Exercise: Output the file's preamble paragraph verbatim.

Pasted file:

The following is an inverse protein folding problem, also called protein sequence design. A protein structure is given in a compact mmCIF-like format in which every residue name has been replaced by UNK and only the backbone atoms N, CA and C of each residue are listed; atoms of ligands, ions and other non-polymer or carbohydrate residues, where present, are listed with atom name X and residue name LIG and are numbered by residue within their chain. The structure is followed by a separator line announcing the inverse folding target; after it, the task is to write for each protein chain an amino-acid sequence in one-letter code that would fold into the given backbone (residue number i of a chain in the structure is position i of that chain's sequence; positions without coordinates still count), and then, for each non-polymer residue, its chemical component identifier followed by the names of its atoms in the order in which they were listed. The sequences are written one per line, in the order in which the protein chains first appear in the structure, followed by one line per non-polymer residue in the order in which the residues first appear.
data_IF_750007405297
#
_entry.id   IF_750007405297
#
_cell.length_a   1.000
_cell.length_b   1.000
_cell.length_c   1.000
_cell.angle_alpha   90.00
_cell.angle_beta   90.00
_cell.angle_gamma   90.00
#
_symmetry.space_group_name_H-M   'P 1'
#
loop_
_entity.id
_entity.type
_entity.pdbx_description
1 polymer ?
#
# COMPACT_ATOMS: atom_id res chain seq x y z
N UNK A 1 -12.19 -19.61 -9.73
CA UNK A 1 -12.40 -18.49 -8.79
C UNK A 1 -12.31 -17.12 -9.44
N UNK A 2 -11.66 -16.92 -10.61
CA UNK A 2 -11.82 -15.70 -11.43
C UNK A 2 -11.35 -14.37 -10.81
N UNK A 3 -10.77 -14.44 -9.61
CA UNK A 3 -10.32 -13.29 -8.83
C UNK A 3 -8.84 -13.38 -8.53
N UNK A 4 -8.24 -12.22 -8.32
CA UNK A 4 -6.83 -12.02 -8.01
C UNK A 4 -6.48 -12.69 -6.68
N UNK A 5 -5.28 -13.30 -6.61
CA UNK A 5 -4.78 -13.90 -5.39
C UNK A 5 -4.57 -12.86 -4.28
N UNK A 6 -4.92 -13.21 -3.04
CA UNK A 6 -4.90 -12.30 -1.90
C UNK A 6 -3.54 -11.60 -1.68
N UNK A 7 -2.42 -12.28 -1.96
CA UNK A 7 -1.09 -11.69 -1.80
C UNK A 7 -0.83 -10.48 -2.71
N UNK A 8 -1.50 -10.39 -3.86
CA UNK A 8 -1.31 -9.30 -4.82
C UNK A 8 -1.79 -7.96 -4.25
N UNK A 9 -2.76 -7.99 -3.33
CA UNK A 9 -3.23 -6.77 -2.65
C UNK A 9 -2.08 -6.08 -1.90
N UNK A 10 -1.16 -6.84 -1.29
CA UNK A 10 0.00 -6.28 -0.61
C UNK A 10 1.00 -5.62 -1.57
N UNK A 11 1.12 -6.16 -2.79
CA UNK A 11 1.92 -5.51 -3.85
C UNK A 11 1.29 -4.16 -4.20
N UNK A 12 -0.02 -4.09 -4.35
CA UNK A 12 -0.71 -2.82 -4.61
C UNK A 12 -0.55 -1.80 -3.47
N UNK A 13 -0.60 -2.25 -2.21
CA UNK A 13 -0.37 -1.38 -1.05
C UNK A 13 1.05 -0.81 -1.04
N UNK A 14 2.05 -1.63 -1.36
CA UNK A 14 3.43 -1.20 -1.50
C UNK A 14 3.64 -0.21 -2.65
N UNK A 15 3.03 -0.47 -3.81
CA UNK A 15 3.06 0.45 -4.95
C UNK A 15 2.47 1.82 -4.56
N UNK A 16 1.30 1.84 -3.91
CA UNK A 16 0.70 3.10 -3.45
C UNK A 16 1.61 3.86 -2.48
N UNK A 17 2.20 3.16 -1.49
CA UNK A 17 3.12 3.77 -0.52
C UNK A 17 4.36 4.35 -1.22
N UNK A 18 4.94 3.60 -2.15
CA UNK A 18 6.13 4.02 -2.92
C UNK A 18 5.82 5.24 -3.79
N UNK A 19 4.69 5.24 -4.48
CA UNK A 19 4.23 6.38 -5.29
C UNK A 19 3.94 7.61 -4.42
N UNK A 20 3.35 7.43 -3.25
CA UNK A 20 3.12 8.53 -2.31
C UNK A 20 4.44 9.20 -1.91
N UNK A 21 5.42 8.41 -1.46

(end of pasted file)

The following is an inverse protein folding problem, also called protein sequence design. A protein structure is given in a compact mmCIF-like format in which every residue name has been replaced by UNK and only the backbone atoms N, CA and C of each residue are listed; atoms of ligands, ions and other non-polymer or carbohydrate residues, where present, are listed with atom name X and residue name LIG and are numbered by residue within their chain. The structure is followed by a separator line announcing the inverse folding target; after it, the task is to write for each protein chain an amino-acid sequence in one-letter code that would fold into the given backbone (residue number i of a chain in the structure is position i of that chain's sequence; positions without coordinates still count), and then, for each non-polymer residue, its chemical component identifier followed by the names of its atoms in the order in which they were listed. The sequences are written one per line, in the order in which the protein chains first appear in the structure, followed by one line per non-polymer residue in the order in which the residues first appear.